Some interesting perspective on Nokia's radical new CEO Stephen Elop from 2008, when he left his job of one year running Juniper Networks to work at Microsoft. The article paints a damning picture of a mercenary short-timer who costs his employer huge wads of cash in expenses, cash and bonuses, without delivering, and who leaves the day after he vests:
Stephen Elop is making news by giving up his job as chief operating officer job at
Juniper Networks after one year to take over as the top executive of Microsoft's business software division.
The move will actually cut down Elop's commute to work. He lives in Canada...
That's right, Elop was commuting from Canada to Silicon Valley these past two years, and doing it on his employer's dime. First at Adobe Systems, which bought his previous employer Macromedia in late 2005. Adobe paid out $145,149 to cover Elop's commuting from Canada in 2006.
After he had been working at Adobe for about six months, Elop told the company in June 2006 he'd be leaving, setting his departure date as Dec.5, one year to the day since he had been hired. For his year of service, Elop was paid a $500,000 salary and $315,000 bonus. Oh, and got a $1.88 million severance payment, on top of that. And all of his restricted shares vested when he left, despite the original performance strings that had been attached to them.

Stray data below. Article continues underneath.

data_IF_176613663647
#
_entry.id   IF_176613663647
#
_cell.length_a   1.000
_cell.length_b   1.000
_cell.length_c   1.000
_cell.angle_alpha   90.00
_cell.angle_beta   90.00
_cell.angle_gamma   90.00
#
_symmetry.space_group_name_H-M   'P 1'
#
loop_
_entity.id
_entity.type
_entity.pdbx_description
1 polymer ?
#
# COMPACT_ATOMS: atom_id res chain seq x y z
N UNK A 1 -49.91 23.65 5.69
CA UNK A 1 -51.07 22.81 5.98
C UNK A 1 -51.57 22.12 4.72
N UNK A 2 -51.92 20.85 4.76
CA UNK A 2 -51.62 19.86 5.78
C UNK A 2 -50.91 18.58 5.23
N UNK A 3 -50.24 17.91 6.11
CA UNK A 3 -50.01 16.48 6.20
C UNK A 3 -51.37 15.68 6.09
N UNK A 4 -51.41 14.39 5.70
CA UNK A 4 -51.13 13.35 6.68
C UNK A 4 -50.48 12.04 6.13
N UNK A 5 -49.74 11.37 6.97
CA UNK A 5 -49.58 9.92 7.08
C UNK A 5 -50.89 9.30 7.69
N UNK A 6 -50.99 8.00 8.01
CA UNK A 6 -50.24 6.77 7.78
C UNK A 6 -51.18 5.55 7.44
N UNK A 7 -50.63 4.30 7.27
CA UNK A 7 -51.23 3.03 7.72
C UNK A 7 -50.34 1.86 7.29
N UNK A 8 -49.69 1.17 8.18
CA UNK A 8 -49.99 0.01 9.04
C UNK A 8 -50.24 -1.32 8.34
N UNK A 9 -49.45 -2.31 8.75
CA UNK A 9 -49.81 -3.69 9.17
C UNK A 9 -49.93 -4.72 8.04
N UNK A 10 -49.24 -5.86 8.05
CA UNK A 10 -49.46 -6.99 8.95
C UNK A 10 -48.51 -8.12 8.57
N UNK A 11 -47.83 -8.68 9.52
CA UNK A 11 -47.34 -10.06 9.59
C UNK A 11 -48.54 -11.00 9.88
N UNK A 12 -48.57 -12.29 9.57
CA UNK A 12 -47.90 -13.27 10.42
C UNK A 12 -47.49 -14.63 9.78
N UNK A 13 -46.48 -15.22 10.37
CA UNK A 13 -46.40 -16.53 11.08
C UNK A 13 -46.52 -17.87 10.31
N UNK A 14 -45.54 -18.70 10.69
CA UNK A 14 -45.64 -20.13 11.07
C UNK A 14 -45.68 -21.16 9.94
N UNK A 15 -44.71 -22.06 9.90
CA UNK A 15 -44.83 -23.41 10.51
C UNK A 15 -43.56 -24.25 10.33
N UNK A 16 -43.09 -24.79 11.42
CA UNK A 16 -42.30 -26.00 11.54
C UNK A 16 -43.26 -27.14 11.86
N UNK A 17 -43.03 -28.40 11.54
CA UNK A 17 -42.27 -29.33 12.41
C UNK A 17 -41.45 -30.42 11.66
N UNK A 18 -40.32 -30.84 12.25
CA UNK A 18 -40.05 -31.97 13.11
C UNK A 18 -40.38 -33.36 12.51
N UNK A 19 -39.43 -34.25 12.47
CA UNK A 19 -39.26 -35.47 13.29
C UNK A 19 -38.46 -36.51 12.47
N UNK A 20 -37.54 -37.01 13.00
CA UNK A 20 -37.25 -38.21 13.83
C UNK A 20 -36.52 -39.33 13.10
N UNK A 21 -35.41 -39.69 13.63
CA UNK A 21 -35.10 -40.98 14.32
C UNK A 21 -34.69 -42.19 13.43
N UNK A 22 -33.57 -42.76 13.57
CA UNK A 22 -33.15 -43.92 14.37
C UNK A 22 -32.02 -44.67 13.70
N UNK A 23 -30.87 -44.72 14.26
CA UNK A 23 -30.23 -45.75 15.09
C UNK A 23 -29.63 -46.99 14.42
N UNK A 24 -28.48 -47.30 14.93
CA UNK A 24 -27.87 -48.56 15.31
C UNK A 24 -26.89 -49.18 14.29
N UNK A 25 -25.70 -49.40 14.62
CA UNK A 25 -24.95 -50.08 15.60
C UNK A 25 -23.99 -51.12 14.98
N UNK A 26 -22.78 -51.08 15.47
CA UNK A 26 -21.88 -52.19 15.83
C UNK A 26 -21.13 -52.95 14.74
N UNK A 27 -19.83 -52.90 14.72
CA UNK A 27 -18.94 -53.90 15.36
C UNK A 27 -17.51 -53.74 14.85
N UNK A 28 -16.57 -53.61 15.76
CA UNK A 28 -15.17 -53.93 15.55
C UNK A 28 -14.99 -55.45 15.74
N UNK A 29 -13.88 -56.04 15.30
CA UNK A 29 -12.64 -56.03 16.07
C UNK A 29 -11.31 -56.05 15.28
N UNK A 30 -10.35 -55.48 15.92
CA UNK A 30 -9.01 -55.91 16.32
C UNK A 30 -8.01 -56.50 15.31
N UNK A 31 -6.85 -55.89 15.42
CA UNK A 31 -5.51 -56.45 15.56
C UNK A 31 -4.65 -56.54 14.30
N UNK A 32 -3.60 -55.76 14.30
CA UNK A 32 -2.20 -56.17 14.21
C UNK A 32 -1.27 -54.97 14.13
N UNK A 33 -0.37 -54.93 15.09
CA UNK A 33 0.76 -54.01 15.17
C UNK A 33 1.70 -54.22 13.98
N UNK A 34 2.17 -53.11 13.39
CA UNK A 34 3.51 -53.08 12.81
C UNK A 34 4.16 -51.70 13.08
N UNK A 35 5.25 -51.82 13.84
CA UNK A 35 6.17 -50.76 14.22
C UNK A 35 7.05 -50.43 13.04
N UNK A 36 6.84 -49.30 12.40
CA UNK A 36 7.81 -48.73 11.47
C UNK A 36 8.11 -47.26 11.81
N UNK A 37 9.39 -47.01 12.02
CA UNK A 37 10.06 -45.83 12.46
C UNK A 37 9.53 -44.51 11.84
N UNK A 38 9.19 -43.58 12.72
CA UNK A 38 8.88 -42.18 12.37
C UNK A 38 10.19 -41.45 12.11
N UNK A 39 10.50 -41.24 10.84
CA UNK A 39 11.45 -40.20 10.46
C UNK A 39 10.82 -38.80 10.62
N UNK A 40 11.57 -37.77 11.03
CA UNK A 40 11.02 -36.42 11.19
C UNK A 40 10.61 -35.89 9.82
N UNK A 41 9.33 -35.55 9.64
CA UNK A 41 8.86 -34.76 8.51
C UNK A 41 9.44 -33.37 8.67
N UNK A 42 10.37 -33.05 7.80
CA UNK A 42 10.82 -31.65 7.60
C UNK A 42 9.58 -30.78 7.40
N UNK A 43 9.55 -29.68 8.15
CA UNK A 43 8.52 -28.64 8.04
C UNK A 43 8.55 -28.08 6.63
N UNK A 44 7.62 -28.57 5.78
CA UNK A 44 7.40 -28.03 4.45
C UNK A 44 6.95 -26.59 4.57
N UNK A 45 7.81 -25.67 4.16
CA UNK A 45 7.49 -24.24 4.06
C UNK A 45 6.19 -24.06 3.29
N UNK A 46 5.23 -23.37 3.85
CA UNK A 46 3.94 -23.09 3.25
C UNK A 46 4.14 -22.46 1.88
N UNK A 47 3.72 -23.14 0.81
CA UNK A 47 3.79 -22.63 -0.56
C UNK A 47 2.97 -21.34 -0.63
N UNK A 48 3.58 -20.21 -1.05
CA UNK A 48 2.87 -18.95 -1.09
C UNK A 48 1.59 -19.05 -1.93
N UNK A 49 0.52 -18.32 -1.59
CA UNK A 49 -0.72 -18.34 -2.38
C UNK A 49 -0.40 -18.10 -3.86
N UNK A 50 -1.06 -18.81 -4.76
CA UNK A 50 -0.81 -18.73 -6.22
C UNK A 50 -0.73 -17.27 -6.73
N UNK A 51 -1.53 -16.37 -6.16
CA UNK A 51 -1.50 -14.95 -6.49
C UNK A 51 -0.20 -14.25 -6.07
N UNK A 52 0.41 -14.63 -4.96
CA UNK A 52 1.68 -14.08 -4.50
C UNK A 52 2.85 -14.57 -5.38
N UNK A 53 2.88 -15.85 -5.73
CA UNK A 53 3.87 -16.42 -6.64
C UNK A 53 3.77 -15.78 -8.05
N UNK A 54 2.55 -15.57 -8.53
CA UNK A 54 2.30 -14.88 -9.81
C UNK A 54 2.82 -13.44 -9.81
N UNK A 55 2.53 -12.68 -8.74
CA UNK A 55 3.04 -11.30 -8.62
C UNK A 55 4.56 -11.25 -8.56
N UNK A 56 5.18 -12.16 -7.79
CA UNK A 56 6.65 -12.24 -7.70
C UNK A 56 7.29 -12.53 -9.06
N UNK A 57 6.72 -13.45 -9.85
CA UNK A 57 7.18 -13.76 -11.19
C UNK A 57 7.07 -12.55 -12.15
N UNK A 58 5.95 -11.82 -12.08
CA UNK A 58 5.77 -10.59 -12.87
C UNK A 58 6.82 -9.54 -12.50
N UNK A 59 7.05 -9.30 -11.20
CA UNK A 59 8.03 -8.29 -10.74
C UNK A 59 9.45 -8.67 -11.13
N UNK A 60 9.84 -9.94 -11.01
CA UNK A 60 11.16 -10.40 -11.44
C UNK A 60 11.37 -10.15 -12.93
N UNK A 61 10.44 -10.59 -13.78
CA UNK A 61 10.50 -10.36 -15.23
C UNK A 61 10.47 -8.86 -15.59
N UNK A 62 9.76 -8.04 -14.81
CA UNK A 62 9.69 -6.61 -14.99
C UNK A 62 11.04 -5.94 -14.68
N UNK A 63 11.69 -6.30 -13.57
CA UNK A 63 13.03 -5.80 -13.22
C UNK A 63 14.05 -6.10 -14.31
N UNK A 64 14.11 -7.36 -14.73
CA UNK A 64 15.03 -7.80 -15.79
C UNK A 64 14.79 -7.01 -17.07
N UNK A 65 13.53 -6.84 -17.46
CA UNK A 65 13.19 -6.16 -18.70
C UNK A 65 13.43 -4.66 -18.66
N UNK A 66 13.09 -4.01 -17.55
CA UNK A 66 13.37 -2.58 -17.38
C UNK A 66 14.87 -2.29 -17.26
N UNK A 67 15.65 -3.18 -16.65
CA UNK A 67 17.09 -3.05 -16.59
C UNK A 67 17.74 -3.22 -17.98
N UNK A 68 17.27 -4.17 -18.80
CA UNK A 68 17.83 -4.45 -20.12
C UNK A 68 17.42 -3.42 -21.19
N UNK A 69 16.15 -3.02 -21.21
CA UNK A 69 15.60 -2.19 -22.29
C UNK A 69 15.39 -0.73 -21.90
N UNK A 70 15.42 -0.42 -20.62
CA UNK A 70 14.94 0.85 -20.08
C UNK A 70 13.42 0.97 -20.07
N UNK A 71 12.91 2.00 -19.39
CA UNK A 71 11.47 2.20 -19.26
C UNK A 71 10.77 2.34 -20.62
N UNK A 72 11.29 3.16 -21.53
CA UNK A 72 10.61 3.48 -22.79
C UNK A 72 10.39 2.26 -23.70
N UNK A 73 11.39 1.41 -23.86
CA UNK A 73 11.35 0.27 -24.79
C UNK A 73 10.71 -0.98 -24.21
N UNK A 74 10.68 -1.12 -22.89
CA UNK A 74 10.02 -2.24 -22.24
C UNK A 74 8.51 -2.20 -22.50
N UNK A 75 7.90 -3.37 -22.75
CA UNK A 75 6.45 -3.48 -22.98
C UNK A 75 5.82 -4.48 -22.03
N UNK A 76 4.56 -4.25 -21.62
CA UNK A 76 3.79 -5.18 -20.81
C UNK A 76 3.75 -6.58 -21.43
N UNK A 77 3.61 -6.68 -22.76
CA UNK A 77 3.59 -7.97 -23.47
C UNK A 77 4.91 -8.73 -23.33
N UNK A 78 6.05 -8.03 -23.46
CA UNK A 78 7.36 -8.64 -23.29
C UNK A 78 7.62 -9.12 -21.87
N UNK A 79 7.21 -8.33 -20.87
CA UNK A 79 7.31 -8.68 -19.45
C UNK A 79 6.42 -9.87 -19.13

Microsoft beware: Stephen Elop is a flight risk
(via O'Reilly Radar)
(Image: Stephen Elop talking Android, a Creative Commons Attribution (2.0) image from gsi-r's photostream)
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